In 2007, NBC rebooted Bionic Woman with the promise that the show would be “Better. Stronger. Faster.” Starring Michelle Ryan as Jaime Sommers and Katee Sackhoff as Sarah Corvus, the prototype, Bionic Woman dramatizes the intersections of gender, technology, bodies, and heteronormativity. In the second episode, Jaime’s trainer Jae Kim says during their first session, “You think that just because you have machines inside you, that’s enough, that you’re invincible. The machine is nothing without the woman. We’re going beyond the demo…way beyond.” Though Jaime’s bionics allow her to run, jump, and fight, what the show imagines as possible through these technologies reveals the ways it presents and recuperates the posthuman body and hero(ine) back into normative femininity and ability.
For example, in the third episode, Sarah appears in Jaime’s dreams saying, “We know what each other’s thinking…if we want.” Via their bionics, Sarah knows Jaime with an intimacy that shatters the usual boundaries of public/private, self/other, friend/lover/stranger. Sarah appears in Jaime’s dream and then in the flesh hovering over her while she sleeps. Sarah’s low, husky “Wake up, Jaime” and her desire for Jaime “to see everything” is a queer call to awareness of the circuits both of them are caught in and the circuits they could forge if they “want.” In the same episode, Sarah reveals to Jaime that she is “lo-jacked,” that her bionics include surveillance technology that allow the Berkut group, her “employers,” to monitor and track her. To remedy the intrusion, Sarah says, “It’s like hacking into your own computer. You need to concentrate really hard and visualize.”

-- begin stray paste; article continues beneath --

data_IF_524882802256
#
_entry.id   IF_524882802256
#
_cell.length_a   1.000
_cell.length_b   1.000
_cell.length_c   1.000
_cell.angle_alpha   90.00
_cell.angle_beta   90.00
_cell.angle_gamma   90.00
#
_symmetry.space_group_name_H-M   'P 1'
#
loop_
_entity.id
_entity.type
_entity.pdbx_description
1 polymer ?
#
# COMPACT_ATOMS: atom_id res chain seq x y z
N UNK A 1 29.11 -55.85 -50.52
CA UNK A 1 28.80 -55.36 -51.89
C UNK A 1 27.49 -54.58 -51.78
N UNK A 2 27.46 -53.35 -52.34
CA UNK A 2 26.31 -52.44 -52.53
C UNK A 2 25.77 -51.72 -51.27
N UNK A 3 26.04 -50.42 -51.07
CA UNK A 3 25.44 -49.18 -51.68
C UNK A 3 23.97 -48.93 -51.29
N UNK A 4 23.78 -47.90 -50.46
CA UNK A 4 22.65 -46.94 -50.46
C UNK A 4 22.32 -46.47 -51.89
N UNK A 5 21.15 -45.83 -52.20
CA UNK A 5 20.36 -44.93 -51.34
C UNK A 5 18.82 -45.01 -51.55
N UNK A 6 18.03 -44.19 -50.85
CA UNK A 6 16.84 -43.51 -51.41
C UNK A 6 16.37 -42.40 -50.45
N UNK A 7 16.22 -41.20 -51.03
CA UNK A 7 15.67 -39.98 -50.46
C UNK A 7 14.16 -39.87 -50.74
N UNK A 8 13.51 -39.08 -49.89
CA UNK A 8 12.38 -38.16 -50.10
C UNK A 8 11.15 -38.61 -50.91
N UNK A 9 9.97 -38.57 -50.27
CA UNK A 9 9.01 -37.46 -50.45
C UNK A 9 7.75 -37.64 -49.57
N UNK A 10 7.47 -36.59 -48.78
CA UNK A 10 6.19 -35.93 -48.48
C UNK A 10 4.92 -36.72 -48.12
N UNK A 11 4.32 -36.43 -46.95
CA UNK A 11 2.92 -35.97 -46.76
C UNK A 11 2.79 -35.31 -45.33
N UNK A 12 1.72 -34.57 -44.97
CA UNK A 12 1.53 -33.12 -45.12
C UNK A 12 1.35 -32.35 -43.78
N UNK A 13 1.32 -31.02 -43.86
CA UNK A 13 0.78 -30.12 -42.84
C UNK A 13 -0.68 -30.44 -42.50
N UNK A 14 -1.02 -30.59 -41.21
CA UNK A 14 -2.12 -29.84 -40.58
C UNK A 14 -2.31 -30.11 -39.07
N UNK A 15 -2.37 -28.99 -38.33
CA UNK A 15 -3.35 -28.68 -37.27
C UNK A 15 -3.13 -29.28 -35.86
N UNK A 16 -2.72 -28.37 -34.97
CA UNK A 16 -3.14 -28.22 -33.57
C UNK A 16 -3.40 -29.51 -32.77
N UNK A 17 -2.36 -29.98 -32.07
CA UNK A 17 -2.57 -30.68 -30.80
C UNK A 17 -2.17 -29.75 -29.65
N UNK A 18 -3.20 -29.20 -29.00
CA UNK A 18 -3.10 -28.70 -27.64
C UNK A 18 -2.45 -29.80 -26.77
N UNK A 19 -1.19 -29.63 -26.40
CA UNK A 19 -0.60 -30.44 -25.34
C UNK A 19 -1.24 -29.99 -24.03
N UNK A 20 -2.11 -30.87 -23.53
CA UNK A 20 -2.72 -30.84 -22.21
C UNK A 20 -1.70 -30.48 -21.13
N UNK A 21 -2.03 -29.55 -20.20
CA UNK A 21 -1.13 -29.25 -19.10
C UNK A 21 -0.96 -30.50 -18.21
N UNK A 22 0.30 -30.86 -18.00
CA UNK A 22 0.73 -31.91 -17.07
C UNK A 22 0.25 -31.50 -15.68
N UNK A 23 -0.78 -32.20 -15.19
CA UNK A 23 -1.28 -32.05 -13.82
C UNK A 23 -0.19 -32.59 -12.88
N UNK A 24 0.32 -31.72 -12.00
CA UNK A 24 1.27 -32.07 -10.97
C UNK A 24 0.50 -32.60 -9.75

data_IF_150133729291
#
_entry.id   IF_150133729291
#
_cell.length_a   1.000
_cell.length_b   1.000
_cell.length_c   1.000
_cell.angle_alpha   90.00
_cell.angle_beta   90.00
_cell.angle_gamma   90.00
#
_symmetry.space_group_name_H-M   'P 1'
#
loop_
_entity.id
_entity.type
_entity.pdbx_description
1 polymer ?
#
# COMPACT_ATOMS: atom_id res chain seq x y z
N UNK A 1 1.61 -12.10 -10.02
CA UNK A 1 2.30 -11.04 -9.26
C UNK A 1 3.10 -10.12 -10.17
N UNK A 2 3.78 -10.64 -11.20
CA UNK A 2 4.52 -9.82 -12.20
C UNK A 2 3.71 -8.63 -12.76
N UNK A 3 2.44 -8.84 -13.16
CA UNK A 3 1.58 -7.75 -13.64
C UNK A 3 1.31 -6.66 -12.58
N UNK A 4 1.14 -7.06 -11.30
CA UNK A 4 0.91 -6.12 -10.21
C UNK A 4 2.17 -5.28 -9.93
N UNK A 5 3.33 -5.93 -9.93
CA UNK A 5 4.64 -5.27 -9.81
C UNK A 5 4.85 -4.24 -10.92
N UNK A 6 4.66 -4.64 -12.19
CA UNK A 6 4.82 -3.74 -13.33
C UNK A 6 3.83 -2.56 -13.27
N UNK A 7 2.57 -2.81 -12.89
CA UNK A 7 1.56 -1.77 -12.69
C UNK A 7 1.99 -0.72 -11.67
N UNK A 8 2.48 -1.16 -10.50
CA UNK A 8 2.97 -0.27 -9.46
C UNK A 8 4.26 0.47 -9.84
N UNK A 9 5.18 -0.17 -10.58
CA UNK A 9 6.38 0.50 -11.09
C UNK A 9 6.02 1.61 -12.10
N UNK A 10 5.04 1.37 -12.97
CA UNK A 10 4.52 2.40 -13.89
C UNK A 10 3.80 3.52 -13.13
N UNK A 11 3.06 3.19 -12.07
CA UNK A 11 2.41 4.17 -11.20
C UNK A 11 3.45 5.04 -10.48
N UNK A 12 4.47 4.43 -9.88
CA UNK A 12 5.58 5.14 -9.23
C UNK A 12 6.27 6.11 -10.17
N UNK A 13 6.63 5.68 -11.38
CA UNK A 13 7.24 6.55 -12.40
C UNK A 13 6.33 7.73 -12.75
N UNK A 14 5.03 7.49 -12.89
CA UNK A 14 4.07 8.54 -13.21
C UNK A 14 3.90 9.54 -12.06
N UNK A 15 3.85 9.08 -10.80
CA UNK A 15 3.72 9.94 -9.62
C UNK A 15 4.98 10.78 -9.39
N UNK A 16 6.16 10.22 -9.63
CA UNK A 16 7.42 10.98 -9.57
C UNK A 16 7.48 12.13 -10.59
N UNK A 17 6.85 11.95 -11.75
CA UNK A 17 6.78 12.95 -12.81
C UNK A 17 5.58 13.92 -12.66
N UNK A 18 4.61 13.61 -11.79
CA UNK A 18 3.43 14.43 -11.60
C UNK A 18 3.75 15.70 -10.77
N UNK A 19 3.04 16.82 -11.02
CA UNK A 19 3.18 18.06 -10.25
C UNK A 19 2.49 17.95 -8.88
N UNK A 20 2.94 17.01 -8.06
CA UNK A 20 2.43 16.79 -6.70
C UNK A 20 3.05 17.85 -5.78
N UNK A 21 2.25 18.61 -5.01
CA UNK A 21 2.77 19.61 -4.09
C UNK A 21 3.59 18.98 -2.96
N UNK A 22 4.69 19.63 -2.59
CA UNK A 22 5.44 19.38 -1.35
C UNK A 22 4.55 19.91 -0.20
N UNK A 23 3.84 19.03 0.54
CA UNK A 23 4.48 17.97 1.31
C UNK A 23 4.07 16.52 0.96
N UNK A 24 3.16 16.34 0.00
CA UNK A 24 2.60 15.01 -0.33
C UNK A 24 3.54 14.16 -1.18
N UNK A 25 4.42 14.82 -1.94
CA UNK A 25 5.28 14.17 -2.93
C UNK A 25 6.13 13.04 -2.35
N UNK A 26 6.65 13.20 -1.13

Framed in a hard-to-miss femme-butch dynamic, the bionic women ostensibly suggest an embodiment of “girl power,” a challenge to sexist stereotypes, and the queer(ing) potential of controlling their own bodies and lives. Sarah even says, tongue-in-cheek, “Don’t get me started on how objectifying this bionic woman thing is.” Unfortunately, the show undercuts these radical potentials given Jaime’s lack of choice in becoming bionic, her anxieties over her normative body, womanhood, and motherhood, and the casting of Sarah as the mad, broken butch-fatale. The bionics that make Jaime and Sarah able to be better, stronger, faster women and active subjects are the very thing that also technofetishizes and renders them objects and pawns. In other words, though Jaime eventually embraces being “super,” she and the show ultimately just want “a normal life.”